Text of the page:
As demand for high performance electric motors continues to proliferate, the world’s leading maker of precision motors is bullish that it can dominate the market through the mass production of cheaper and better automotive parts than its rivals.
In 2010, Shigenobu Nagamori gazed into the future and witnessed the pivot that was about to shake up the auto industry in the coming decades. It was clear that traditional gasoline-powered models would eventually be phased out and replaced by those characterised by connectivity, automation, sharing and electrification, or CASE vehicles. This marked the manifestation of Vision 2015 that set out to grow Nidec into a global enterprise group with annual sales of ¥2 trillion (US$23.4 billion) by the fiscal year 2015.
Six years later, the manufacturing juggernaut with a market capitalisation of more than $80bil is staking a claim for 35% of the global EV motor market by 2030 that is forecasted to be worth US$20 – 30 billion annually.
With European countries and several US states mandating that all new car sales be electric over the next two decades, Nidec is optimistic that the commodification of electric vehicles will follow the same route as electronic devices where key components are streamlined and supplied by a few dominant tech firms.
Under the auspices of Nagamori, Nidec has embarked on a growth offensive locally and abroad. Riding on the wave of electrification, it has acquired 39 companies spanning across four continents since the last decade in an attempt to expand its production capacity for a wider market reach. Nidec has also poached its rivals for talent, with Jun Seki, the former vice chief operating officer of Nissan, becoming the latest high-profile name to be roped in.
However, reducing the cost of supply parts remains the most significant challenge yet within the EV industry. As such, Nidec has pitched to automakers its “E-Axle” system that infuses motors, gears and inverters into a single package at a rate between $1,200 to $1,300, well below the industry’s estimated average of $1,800.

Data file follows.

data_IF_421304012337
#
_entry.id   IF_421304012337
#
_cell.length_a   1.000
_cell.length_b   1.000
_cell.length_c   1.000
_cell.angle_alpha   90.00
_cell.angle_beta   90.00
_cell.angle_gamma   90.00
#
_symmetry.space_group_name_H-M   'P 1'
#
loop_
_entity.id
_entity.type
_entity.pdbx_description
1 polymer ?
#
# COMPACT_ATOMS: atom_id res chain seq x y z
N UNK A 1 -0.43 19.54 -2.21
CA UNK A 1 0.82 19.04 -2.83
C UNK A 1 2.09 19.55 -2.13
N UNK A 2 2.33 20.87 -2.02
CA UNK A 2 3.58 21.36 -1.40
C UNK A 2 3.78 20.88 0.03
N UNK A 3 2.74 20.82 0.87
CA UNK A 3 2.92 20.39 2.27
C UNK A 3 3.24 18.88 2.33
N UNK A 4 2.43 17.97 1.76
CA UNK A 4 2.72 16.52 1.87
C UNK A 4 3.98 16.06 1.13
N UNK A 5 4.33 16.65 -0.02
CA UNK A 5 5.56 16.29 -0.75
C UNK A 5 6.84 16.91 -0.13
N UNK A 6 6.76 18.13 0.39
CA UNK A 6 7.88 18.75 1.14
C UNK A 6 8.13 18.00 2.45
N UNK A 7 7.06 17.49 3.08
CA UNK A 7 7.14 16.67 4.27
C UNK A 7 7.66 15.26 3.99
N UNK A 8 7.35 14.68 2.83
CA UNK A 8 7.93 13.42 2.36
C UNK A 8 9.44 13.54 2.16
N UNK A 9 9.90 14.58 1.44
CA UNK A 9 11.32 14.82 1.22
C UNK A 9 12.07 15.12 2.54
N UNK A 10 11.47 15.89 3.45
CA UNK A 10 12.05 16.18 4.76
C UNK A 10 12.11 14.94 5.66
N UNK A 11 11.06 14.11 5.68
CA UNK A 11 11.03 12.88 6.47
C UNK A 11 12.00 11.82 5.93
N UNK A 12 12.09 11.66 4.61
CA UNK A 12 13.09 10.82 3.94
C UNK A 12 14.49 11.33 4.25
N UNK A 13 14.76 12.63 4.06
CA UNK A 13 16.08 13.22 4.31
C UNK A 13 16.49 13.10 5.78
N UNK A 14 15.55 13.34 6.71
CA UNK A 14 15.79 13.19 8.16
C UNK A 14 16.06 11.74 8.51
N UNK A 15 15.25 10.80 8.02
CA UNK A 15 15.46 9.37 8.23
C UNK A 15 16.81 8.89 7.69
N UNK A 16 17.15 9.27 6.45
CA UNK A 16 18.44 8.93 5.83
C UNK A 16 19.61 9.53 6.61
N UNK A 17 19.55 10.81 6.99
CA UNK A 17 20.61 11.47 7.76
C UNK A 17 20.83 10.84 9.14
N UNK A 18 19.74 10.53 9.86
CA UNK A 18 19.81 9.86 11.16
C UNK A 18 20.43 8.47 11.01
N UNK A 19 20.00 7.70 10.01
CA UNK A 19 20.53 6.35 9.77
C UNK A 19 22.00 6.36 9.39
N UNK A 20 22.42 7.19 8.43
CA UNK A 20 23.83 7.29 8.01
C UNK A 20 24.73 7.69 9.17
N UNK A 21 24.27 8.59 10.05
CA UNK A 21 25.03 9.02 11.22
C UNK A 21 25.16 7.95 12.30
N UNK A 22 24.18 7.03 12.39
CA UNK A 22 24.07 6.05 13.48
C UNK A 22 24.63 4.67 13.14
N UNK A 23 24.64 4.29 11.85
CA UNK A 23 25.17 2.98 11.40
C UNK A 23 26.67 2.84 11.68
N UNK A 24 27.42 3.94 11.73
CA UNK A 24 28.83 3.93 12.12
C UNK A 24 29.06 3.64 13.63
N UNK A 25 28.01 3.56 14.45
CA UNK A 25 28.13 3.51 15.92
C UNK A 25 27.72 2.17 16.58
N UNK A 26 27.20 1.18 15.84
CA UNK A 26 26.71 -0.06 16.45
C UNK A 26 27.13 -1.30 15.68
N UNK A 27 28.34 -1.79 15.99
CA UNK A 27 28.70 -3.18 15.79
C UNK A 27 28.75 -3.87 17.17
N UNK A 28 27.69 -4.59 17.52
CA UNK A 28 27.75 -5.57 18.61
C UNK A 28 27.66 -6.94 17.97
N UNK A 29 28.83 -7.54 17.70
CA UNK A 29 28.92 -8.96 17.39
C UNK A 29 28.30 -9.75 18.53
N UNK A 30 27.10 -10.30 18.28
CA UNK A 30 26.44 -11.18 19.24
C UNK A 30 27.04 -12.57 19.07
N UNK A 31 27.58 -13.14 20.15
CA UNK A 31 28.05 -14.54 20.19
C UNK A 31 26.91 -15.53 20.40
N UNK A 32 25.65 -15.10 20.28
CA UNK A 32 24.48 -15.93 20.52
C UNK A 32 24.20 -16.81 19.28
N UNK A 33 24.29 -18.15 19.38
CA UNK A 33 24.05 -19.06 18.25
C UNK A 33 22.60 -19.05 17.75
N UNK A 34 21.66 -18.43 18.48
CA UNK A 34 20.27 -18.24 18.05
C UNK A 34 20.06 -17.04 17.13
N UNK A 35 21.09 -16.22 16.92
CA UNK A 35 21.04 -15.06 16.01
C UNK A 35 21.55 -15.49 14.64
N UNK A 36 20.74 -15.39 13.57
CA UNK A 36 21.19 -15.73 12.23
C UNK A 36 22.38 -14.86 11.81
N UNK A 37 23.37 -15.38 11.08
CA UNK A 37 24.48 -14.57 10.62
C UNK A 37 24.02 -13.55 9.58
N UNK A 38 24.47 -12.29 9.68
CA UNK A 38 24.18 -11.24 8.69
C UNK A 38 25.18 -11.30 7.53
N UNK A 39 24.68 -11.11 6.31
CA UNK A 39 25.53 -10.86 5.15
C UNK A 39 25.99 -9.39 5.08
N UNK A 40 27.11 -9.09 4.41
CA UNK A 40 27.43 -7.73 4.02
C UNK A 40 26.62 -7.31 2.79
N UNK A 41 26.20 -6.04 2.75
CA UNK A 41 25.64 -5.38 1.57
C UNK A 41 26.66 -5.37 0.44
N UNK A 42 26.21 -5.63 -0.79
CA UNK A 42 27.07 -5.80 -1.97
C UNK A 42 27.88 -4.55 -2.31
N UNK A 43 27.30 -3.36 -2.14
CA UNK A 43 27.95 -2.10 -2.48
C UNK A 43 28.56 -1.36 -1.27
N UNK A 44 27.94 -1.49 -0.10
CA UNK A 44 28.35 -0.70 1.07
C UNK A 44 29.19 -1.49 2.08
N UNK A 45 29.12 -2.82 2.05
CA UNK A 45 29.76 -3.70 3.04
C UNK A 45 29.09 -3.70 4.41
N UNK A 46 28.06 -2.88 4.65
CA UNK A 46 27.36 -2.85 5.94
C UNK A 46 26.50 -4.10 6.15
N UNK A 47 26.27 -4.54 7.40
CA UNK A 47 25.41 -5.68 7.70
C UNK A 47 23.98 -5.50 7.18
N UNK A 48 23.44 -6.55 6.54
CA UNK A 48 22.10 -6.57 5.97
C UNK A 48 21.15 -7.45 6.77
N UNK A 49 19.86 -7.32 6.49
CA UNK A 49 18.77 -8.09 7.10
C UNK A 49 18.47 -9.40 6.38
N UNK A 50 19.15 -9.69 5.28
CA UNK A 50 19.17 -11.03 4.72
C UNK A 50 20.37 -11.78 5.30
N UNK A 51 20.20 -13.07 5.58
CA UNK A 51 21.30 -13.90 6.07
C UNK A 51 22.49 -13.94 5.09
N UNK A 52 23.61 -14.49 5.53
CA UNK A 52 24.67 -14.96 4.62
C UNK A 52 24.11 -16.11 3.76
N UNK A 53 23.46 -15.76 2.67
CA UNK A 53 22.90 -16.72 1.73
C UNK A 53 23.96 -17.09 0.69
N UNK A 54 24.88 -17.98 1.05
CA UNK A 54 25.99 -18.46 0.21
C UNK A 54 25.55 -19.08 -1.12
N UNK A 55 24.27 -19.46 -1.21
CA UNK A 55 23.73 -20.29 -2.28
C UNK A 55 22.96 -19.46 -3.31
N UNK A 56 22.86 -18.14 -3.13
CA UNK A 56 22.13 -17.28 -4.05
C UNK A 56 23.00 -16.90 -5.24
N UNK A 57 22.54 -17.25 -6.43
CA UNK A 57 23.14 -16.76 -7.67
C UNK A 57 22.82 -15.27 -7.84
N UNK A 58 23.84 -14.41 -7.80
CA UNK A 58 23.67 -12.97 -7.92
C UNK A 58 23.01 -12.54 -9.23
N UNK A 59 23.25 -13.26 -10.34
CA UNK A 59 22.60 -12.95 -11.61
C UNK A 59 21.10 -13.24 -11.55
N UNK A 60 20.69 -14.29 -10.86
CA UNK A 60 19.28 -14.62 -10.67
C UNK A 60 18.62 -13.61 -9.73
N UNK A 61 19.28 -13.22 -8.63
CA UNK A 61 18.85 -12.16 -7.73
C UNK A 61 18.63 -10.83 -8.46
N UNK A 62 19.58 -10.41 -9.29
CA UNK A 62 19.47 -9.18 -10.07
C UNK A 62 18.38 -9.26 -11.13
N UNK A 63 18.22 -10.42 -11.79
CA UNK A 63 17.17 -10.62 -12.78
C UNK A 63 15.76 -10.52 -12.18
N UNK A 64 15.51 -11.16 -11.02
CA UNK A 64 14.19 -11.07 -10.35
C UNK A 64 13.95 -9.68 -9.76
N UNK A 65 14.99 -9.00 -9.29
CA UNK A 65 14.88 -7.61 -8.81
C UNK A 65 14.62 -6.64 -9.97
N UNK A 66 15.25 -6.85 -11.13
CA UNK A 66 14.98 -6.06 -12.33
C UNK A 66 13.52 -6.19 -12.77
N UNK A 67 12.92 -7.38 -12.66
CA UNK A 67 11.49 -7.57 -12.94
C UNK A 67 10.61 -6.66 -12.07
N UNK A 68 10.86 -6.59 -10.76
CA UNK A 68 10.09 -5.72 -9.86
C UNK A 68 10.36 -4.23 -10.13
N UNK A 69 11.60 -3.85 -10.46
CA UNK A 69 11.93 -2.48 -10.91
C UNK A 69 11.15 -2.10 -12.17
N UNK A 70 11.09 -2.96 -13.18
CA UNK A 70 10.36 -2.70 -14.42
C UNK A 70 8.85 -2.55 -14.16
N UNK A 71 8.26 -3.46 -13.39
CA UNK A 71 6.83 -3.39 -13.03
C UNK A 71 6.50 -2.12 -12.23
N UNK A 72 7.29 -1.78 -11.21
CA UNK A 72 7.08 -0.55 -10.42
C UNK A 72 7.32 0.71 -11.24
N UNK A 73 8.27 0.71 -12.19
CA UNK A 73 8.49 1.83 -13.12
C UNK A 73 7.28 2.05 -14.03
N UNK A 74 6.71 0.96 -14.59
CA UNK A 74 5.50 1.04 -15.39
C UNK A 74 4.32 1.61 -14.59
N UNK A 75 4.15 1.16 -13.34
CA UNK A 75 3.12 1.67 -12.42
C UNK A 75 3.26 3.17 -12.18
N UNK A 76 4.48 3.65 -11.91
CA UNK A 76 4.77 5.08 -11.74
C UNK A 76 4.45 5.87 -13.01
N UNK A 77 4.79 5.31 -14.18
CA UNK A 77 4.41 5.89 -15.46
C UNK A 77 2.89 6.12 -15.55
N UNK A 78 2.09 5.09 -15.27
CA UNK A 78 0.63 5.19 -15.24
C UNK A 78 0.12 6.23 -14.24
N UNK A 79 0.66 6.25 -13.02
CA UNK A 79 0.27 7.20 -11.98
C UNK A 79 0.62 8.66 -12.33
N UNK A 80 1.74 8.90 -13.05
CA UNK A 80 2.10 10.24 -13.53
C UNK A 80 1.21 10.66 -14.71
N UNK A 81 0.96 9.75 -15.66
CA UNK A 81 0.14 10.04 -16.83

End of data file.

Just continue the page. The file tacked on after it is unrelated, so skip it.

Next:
Nagamori sees Europe and China as relatively quick adopters of EVs and is ready to invest some $1.9 billion to build a factory in Serbia which will become one of the company’s largest production hubs in Europe. In tandem with that new facility, Nidec will start producing EV drive motors in France and Poland in 2022.
Amid concerns that Sino-American tensions are unlikely to thaw anytime soon, the Kyoto-based company plans to invest ¥100 billion (US$951 million) in a new motor factory in Dalian to cater to demand in the world’s two biggest economies. It already has sites in the U.S. for vehicle motors and industrial and appliance motors. All in all, the company’s global production capacity is expected to reach five million by 2025.
Jefferies’ analyst Yoshihiro Azuma observed that Nidec is determined to make its traction motors the de facto standard for EVs, similar to that of Intel’s positioning for PCs. With the global EV market sales projected to exceed 30 million by the end of this decade, Nidec is in pole position to garner the lion’s share of the demand.